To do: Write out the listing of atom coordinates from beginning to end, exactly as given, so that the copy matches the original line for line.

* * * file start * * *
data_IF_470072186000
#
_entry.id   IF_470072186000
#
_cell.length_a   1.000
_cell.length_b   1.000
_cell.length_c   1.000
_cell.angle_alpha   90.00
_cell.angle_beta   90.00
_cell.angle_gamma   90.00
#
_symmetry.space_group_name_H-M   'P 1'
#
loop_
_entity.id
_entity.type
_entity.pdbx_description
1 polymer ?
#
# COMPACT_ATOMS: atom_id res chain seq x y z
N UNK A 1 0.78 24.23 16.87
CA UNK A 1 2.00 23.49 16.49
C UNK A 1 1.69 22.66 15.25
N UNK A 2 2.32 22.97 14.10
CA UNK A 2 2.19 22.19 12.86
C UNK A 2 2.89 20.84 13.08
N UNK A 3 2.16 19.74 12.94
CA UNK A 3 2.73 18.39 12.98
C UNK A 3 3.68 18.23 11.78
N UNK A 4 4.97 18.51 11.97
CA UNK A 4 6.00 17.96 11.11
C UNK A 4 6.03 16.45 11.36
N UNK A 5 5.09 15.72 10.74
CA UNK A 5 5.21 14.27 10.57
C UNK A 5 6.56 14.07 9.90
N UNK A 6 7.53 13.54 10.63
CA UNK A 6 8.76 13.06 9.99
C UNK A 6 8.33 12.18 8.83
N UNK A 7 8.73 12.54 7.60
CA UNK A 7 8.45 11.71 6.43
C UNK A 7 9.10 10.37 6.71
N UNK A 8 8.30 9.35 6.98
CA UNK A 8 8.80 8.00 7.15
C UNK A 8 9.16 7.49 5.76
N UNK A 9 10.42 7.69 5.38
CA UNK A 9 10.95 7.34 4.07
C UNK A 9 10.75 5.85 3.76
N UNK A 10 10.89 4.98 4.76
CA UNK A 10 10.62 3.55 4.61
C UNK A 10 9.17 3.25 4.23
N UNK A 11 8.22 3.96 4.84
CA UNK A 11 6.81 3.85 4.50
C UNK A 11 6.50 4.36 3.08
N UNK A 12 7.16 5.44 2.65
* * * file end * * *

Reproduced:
data_IF_470072186000
#
_entry.id   IF_470072186000
#
_cell.length_a   1.000
_cell.length_b   1.000
_cell.length_c   1.000
_cell.angle_alpha   90.00
_cell.angle_beta   90.00
_cell.angle_gamma   90.00
#
_symmetry.space_group_name_H-M   'P 1'
#
loop_
_entity.id
_entity.type
_entity.pdbx_description
1 polymer ?
#
# COMPACT_ATOMS: atom_id res chain seq x y z
N UNK A 1 0.78 24.23 16.87
CA UNK A 1 2.00 23.49 16.49
C UNK A 1 1.69 22.66 15.25
N UNK A 2 2.32 22.97 14.10
CA UNK A 2 2.19 22.19 12.86
C UNK A 2 2.89 20.84 13.08
N UNK A 3 2.16 19.74 12.94
CA UNK A 3 2.73 18.39 12.98
C UNK A 3 3.68 18.23 11.78
N UNK A 4 4.97 18.51 11.97
CA UNK A 4 6.00 17.96 11.11
C UNK A 4 6.03 16.45 11.36
N UNK A 5 5.09 15.72 10.74
CA UNK A 5 5.21 14.27 10.57
C UNK A 5 6.56 14.07 9.90
N UNK A 6 7.53 13.54 10.63
CA UNK A 6 8.76 13.06 9.99
C UNK A 6 8.33 12.18 8.83
N UNK A 7 8.73 12.54 7.60
CA UNK A 7 8.45 11.71 6.43
C UNK A 7 9.10 10.37 6.71
N UNK A 8 8.30 9.35 6.98
CA UNK A 8 8.80 8.00 7.15
C UNK A 8 9.16 7.49 5.76
N UNK A 9 10.42 7.69 5.38
CA UNK A 9 10.95 7.34 4.07
C UNK A 9 10.75 5.85 3.76
N UNK A 10 10.89 4.98 4.76
CA UNK A 10 10.62 3.55 4.61
C UNK A 10 9.17 3.25 4.23
N UNK A 11 8.22 3.96 4.84
CA UNK A 11 6.81 3.85 4.50
C UNK A 11 6.50 4.36 3.08
N UNK A 12 7.16 5.44 2.65